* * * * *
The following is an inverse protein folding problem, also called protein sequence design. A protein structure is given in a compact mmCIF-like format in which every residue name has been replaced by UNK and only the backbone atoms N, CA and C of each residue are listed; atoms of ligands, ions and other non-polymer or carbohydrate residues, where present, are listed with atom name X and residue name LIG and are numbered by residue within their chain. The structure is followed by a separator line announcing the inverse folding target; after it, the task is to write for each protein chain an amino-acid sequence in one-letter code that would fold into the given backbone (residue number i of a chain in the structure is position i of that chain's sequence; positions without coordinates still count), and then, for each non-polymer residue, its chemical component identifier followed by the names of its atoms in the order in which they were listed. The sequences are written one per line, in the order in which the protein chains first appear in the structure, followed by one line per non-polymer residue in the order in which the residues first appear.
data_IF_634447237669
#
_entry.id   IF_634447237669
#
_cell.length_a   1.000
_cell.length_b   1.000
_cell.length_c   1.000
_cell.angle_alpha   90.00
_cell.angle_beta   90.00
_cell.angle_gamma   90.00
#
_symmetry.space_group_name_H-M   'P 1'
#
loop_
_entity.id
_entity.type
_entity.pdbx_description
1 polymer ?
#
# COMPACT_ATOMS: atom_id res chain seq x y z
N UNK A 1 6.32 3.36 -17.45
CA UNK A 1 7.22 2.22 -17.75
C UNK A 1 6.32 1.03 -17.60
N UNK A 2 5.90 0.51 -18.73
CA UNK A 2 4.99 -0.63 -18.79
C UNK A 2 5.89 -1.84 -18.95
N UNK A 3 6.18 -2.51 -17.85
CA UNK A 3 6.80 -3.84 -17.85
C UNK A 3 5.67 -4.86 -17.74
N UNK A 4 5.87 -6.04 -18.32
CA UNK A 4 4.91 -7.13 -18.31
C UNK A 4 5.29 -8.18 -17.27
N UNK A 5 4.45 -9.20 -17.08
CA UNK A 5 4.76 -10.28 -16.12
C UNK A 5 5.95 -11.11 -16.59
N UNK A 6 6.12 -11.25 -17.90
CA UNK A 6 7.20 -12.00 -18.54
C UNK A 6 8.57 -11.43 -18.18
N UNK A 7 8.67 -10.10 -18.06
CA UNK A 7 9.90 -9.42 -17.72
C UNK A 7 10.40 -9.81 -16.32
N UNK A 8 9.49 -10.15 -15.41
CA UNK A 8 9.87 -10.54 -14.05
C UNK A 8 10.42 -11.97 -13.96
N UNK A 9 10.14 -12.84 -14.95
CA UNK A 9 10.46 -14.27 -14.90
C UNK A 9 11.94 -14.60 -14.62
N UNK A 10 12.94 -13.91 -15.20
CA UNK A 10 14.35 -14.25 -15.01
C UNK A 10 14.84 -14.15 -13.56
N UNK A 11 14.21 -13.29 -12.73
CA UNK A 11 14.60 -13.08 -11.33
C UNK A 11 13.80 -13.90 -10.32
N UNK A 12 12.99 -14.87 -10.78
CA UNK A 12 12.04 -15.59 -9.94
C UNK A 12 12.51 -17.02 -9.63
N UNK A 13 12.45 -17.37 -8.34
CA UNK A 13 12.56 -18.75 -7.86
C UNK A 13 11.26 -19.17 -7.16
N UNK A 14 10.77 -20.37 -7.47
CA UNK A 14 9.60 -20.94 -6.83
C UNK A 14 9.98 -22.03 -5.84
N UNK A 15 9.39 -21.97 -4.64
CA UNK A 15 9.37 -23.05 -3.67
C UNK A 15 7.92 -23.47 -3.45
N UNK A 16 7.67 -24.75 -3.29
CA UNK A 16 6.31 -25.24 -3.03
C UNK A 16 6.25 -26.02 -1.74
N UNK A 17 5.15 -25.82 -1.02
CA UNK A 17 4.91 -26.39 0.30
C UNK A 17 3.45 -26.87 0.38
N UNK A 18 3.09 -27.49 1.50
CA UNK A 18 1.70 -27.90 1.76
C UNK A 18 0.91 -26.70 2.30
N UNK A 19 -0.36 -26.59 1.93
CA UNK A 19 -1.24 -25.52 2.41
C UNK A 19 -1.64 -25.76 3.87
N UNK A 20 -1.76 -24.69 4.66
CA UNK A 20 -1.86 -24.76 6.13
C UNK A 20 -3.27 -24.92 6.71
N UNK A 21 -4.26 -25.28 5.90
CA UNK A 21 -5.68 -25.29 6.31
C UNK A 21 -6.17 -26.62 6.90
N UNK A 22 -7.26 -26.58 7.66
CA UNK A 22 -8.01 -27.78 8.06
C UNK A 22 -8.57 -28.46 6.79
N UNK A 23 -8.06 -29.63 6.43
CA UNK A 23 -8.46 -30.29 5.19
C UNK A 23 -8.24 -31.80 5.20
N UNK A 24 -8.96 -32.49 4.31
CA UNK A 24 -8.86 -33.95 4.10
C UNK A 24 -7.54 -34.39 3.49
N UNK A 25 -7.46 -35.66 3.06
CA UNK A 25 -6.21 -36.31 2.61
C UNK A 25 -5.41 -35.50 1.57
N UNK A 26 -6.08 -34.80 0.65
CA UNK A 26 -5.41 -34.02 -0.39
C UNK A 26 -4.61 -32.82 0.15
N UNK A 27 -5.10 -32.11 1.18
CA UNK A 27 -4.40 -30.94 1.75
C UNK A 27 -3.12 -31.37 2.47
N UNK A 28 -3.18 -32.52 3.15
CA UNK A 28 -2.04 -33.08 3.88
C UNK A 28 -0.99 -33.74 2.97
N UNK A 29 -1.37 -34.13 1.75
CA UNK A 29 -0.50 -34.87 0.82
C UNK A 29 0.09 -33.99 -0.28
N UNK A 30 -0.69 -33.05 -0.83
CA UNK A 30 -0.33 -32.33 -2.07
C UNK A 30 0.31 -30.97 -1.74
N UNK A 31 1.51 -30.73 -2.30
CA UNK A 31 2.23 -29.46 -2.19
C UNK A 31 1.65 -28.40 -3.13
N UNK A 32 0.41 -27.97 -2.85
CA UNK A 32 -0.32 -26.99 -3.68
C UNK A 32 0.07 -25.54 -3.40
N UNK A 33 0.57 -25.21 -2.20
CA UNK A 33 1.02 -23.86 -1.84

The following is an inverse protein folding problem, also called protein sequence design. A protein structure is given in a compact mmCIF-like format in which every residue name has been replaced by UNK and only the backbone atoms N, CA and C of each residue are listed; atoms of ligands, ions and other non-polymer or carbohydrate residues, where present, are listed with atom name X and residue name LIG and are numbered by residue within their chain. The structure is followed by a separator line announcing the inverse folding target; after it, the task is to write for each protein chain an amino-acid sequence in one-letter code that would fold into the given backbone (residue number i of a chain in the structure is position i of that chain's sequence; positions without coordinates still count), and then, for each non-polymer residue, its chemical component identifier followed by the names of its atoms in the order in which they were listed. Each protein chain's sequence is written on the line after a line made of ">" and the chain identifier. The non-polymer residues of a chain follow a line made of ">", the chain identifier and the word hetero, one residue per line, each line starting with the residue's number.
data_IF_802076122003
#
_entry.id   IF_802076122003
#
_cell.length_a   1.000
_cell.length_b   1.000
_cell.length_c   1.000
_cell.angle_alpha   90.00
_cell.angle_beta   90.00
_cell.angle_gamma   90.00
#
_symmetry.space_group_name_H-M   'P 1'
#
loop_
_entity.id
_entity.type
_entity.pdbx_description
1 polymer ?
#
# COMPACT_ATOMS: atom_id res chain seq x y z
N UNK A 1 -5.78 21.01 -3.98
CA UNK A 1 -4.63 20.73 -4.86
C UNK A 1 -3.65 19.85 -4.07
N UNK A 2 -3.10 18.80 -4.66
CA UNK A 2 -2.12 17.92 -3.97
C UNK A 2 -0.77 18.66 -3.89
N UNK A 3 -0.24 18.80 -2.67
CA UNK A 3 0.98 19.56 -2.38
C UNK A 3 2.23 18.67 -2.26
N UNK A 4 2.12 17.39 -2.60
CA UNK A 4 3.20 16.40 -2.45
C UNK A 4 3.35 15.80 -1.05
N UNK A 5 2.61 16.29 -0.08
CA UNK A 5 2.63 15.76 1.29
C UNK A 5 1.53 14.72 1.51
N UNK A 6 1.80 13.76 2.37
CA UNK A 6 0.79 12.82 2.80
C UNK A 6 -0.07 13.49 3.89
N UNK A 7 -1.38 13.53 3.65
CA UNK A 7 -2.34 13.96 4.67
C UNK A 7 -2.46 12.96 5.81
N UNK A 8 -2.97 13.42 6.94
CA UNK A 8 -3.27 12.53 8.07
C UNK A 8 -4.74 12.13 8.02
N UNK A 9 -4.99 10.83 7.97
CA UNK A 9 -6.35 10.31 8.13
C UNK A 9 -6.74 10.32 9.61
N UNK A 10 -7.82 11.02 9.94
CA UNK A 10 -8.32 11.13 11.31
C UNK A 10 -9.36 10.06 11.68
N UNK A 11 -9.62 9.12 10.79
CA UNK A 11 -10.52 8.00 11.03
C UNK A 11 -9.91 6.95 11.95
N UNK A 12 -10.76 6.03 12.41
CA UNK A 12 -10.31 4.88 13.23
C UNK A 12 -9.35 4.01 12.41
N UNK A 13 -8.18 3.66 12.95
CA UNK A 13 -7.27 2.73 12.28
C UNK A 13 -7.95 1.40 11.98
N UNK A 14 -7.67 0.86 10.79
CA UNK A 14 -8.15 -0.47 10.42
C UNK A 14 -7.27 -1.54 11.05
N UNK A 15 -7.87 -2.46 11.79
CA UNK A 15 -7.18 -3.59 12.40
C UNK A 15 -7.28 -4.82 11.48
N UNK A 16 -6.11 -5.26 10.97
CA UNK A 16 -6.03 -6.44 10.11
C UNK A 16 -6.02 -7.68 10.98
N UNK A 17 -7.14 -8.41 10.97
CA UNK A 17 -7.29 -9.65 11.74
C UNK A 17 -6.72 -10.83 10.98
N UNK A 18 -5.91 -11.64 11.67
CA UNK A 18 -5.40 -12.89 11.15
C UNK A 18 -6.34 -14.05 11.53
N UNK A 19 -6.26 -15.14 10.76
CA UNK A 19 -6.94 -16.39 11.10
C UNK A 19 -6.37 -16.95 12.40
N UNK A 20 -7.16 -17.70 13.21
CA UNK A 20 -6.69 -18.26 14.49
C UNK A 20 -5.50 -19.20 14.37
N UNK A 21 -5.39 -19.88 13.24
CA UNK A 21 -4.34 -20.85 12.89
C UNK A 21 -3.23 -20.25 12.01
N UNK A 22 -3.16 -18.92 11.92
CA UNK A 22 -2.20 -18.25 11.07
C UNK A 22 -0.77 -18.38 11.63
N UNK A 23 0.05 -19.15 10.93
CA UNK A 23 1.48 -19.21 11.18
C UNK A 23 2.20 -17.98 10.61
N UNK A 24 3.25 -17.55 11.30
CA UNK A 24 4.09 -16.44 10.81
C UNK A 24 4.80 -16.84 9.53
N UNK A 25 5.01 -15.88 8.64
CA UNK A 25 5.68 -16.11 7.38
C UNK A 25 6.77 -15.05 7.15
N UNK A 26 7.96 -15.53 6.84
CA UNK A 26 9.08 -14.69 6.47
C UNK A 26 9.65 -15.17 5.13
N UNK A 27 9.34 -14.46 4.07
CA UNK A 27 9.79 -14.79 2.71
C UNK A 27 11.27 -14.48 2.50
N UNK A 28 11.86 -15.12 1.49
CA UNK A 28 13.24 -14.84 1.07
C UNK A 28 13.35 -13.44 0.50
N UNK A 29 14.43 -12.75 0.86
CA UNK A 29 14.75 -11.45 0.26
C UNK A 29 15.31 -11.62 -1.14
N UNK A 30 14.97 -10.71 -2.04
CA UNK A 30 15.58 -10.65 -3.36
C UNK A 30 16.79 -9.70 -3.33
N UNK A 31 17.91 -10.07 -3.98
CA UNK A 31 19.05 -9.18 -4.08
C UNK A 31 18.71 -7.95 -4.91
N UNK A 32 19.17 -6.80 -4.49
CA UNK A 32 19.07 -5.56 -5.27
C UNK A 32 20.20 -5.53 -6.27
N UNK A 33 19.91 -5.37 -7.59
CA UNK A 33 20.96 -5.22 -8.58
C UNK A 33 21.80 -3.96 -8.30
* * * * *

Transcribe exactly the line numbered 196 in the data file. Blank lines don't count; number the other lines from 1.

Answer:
CA UNK A 19 -6.94 -16.39 11.10